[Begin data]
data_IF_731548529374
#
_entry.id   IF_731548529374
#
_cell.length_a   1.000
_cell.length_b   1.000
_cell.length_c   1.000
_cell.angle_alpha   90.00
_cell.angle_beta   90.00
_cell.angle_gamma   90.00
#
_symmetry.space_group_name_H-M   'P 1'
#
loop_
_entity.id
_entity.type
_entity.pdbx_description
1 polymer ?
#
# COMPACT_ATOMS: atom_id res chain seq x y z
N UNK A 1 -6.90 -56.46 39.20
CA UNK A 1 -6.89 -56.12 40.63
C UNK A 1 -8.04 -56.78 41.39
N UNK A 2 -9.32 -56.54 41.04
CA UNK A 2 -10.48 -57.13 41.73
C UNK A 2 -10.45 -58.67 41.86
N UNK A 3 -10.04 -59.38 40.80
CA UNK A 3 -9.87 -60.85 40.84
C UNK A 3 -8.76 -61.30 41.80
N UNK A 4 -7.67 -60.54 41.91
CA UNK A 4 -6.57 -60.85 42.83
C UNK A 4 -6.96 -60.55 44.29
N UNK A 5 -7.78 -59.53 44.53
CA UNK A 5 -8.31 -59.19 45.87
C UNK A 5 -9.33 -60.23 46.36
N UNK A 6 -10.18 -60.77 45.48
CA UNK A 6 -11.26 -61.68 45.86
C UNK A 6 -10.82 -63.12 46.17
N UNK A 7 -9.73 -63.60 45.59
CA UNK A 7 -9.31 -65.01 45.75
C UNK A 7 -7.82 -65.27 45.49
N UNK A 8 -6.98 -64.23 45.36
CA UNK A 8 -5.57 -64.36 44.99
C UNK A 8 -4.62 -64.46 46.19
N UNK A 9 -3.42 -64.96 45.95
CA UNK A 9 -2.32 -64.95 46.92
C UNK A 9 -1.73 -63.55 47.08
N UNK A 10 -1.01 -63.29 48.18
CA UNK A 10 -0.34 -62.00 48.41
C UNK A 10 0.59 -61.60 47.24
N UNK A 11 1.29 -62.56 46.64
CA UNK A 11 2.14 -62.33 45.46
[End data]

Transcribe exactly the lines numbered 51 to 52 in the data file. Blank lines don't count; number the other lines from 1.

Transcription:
N UNK A 11 1.29 -62.56 46.64
CA UNK A 11 2.14 -62.33 45.46